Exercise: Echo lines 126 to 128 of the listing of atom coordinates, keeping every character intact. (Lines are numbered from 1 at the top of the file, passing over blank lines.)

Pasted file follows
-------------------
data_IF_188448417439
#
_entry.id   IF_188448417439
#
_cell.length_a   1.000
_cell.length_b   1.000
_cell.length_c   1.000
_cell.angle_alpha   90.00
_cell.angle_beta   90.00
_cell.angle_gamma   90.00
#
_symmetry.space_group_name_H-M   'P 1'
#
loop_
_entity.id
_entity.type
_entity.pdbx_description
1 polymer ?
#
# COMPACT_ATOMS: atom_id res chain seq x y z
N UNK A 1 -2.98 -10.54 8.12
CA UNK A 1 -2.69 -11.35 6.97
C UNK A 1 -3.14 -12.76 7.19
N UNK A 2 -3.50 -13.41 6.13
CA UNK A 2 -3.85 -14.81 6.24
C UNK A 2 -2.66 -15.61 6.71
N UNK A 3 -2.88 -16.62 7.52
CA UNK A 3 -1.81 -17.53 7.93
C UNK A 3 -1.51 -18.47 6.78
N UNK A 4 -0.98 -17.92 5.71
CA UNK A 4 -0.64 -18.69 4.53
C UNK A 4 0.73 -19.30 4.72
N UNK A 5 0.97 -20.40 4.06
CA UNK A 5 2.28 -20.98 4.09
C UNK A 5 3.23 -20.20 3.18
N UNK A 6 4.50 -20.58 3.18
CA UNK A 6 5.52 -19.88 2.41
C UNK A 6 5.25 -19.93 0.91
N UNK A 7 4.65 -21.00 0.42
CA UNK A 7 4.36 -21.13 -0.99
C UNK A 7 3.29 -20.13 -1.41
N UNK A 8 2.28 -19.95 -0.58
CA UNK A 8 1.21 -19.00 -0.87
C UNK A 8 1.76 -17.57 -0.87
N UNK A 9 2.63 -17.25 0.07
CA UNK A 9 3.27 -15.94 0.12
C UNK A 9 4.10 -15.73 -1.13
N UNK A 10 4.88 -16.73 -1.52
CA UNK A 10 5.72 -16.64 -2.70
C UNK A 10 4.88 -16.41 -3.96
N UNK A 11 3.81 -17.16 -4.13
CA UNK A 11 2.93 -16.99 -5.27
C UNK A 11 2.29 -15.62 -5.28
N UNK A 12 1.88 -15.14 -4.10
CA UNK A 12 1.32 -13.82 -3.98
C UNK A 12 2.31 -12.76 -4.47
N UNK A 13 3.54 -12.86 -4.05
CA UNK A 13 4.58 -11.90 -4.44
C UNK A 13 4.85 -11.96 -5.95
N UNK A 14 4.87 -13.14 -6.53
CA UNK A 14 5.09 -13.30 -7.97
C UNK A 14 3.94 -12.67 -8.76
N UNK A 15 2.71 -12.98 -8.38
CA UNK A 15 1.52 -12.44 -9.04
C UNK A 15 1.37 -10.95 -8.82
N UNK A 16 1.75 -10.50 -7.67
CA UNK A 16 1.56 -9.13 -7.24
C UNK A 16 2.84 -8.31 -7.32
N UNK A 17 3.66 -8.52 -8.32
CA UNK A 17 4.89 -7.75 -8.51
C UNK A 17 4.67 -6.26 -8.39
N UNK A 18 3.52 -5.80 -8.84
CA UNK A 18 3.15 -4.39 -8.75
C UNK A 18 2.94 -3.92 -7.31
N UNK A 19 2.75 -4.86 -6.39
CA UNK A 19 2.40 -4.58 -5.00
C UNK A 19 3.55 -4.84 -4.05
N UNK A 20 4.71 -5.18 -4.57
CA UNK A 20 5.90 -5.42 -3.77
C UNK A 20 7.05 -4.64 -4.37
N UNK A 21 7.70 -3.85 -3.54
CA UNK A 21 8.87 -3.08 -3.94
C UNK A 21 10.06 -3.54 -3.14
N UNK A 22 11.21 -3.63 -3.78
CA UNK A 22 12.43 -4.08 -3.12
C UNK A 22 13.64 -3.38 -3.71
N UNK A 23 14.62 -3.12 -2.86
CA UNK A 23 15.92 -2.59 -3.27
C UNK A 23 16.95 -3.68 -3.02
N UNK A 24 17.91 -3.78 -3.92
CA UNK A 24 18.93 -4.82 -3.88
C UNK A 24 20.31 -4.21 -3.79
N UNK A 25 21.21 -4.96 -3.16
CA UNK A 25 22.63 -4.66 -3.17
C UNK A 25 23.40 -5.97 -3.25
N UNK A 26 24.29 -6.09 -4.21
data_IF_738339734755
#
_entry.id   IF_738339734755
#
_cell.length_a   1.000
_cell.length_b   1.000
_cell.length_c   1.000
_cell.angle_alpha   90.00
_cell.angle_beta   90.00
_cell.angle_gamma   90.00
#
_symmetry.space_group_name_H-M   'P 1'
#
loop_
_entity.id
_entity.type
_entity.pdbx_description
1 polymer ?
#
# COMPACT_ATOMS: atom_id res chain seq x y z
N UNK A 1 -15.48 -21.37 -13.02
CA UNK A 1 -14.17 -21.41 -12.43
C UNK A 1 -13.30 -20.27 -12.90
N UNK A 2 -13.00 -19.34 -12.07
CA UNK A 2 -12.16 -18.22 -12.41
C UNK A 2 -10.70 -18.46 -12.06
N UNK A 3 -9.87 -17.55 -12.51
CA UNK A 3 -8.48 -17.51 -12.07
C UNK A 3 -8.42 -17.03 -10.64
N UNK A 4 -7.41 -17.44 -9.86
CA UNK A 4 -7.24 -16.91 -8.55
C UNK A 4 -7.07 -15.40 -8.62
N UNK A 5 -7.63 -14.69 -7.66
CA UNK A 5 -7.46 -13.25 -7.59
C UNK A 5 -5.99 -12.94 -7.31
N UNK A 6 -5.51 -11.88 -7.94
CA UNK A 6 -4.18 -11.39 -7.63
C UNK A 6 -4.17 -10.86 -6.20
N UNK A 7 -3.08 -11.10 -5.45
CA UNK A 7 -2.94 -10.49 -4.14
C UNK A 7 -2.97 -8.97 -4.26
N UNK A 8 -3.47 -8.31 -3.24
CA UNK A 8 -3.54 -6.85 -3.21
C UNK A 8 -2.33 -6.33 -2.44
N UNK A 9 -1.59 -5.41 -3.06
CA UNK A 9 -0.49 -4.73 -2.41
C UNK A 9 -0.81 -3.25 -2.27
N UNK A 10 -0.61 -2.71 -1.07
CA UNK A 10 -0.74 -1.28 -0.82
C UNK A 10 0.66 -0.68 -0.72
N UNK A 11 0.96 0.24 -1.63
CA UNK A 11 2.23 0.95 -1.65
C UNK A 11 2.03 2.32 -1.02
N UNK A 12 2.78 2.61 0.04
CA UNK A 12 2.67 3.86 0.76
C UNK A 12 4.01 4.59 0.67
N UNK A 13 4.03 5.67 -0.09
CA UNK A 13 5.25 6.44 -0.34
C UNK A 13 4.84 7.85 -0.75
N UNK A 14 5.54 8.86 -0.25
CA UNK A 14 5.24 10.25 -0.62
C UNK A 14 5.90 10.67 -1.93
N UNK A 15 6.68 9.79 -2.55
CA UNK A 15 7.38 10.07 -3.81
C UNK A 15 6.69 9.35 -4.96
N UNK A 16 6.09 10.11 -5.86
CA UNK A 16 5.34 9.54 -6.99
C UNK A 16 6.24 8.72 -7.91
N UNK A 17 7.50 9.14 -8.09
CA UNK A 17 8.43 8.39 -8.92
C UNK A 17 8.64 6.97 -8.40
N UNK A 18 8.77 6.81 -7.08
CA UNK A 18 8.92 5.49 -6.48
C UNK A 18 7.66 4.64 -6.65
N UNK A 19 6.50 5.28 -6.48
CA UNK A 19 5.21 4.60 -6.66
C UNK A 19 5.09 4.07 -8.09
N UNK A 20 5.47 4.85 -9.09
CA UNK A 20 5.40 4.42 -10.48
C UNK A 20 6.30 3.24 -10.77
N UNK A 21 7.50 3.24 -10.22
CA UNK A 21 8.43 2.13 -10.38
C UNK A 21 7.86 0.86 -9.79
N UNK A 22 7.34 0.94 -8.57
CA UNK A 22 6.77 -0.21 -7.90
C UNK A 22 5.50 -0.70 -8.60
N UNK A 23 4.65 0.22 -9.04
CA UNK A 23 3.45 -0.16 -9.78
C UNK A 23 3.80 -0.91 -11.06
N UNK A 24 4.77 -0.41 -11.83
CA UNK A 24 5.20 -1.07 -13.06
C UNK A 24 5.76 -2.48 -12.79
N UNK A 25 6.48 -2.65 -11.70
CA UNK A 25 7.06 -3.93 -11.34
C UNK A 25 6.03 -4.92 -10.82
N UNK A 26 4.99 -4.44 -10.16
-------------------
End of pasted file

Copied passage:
N UNK A 4 -7.41 -17.44 -9.86
CA UNK A 4 -7.24 -16.91 -8.55
C UNK A 4 -7.07 -15.40 -8.62